Dissatisfaction is what drives us on. There will always be ups and downs, something else to deal with. The future beckons. Living in hope is no bad thing, but enjoying life in the present is not to be missed.

Remember, keep digging and you end up in a hole. Avoid digging holes, you are much better moving free.
All the best.

keep on keepin’ on
:writing_hand: :smiley: :+1:


I am in the US so perhaps things are more different there than I realize, however… Speak with absolutely everyone you can, about the progress your mum has shown so far…make a list and keep updating it, as they may not even be noticing. Ask as many questions as you can. In other words, be a bit of a pain in the tail, albiet politely, so they suspect you won’t give up until they find a suitable answer. I wouldn’t expect miracles, however, many people will go the extra mile to help, and to get proper answers for you. We have no idea what goes on behind the scenes, but often others will pull for your case once they have been made aware, even if it is not their particular job. I know, as I have benefitted from that. I am still in this life because of them, when others were ready to give up.


Hi @EMG72
You could have a look and maybe comment on @Nigelglos post Make the most of this community?

Also maybe the petition at Review the FAST stroke awareness campaign - Petitions



She definitely should be assessed before coming home, and her home will need to be assessed too as to what her needs will be for access and mobility, grab rails, toiletting, bathing/showering etc etc etc. I had all that even when I had my hip replaced and was supplied with rail around toilets, grab rails to get in/out of the house, 2 types walking frames, one with a tray, perching stool etc. Your mum will need a heck of a lot more when she comes home.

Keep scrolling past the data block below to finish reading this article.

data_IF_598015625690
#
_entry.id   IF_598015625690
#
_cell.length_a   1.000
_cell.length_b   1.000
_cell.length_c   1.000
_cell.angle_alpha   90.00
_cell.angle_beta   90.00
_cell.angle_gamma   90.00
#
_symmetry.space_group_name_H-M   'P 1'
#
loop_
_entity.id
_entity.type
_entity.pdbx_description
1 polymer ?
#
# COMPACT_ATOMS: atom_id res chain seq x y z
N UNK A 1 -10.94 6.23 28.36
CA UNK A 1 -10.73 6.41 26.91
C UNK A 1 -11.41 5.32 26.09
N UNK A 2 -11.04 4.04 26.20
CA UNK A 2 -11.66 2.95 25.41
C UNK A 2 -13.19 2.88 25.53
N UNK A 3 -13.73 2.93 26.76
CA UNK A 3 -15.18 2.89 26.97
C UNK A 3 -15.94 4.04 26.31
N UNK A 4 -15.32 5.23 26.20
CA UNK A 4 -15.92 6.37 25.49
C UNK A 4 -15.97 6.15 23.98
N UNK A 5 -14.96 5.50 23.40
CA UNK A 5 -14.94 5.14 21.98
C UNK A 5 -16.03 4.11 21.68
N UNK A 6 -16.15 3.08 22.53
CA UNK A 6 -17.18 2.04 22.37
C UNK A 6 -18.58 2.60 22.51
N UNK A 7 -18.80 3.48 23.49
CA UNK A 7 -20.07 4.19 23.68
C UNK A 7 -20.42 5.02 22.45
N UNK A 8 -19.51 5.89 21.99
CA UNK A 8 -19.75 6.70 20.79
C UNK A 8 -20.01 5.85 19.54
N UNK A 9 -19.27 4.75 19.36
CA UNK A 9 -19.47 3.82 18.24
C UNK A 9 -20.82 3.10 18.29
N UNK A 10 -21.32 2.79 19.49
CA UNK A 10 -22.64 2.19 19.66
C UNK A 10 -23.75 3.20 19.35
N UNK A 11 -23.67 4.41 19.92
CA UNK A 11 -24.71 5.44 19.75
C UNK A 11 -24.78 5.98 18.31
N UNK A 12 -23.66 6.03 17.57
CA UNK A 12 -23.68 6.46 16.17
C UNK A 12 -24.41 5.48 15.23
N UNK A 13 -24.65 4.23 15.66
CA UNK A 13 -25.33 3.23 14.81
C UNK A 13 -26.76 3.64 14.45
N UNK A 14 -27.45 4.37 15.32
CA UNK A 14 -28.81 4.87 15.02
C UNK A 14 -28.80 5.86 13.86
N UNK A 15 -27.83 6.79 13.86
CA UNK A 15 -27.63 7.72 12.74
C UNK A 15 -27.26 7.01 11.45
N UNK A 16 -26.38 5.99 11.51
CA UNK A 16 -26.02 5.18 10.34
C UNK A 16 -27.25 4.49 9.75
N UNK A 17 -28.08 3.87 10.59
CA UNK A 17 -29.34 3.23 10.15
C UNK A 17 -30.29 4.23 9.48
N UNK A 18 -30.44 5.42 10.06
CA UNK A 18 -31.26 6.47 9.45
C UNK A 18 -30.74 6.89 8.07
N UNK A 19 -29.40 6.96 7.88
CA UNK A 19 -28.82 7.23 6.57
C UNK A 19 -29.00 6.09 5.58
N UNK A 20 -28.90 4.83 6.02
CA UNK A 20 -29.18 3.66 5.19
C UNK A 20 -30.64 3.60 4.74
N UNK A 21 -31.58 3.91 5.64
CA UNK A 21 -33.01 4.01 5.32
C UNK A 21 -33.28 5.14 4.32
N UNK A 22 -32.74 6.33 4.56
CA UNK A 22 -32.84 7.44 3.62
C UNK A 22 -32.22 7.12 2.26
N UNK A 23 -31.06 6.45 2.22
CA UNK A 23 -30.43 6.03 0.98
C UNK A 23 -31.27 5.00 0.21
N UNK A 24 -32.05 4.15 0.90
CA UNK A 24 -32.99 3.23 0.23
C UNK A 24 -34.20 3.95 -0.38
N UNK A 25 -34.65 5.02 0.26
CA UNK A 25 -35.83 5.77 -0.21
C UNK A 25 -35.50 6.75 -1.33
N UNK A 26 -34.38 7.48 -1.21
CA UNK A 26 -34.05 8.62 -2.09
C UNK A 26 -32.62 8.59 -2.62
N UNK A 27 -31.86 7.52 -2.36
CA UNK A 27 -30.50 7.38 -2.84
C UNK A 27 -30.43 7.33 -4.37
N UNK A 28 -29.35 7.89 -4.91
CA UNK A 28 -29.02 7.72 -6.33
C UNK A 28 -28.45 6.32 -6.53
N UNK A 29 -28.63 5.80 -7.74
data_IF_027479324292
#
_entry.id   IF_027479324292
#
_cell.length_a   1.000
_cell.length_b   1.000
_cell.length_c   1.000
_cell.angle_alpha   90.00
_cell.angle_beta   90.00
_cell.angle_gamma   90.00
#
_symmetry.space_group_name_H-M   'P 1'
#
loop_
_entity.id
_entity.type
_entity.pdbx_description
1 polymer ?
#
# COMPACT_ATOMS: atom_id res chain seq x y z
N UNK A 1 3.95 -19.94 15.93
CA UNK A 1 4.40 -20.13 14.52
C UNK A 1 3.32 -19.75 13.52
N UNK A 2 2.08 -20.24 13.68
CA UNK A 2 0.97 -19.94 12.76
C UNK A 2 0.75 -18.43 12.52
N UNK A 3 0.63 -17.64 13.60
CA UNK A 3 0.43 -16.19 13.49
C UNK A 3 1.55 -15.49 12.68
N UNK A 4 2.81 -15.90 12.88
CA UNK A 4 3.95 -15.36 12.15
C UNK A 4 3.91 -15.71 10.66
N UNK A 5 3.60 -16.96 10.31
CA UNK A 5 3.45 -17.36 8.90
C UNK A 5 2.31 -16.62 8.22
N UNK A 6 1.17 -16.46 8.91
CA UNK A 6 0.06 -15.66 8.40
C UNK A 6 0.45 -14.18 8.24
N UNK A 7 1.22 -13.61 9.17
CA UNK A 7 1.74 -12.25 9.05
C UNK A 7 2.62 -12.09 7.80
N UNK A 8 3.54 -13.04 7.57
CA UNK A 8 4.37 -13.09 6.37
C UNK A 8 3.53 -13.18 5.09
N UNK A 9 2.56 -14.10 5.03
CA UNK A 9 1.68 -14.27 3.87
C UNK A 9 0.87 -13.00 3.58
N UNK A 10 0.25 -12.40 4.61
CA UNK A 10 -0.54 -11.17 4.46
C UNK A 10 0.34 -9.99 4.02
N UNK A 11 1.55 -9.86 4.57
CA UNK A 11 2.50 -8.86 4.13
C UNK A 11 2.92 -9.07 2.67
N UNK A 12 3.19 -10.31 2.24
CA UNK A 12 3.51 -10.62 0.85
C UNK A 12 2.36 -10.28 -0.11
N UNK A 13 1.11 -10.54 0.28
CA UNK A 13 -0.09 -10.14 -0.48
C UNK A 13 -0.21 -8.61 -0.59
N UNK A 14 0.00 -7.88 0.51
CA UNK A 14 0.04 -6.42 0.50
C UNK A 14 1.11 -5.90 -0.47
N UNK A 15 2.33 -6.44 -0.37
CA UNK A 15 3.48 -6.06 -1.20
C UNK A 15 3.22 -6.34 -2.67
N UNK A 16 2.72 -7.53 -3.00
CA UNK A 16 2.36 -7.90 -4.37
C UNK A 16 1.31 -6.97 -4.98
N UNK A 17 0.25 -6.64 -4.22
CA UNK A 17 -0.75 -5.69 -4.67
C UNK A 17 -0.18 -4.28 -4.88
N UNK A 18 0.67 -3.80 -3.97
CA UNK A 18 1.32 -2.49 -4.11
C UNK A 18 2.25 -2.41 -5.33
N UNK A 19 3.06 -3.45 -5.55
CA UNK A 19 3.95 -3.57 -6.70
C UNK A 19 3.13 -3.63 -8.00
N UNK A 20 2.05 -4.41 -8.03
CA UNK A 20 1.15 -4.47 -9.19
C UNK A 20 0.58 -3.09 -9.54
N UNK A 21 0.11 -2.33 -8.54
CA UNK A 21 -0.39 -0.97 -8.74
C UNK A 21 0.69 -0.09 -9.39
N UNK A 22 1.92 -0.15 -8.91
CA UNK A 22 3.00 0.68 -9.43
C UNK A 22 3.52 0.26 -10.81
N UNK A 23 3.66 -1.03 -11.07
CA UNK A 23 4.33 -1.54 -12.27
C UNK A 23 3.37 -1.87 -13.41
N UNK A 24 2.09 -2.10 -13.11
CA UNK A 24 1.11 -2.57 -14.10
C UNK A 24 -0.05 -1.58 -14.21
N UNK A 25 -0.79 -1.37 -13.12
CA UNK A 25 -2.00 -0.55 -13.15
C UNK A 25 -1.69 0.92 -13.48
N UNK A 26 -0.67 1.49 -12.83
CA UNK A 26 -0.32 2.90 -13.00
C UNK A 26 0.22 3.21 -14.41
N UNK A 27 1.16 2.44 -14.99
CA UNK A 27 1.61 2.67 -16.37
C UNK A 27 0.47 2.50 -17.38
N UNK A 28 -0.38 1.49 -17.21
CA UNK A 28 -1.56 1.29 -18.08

Thanks, that’s all happening now.


Hello @EMG72 ,

I note there has been much response to your post and I hope this has been helpful to you. If I may, I would just like to say that you may find many obstacles in your way as you work with your Mum on the journey to recovery from her stroke.

I should like to strat by saying based our experience the help you receive varies hugely depending on your personal financial situation and also where you live. We live in London and even in neighbouring London Boroughs, the help available to Stroke survivors is hugely different. So you should not be surprised if this happens to you - your local health care providors and social services etc. will likely have their own budgets and their own views on how they will manage that. It is like “a post code lottery”.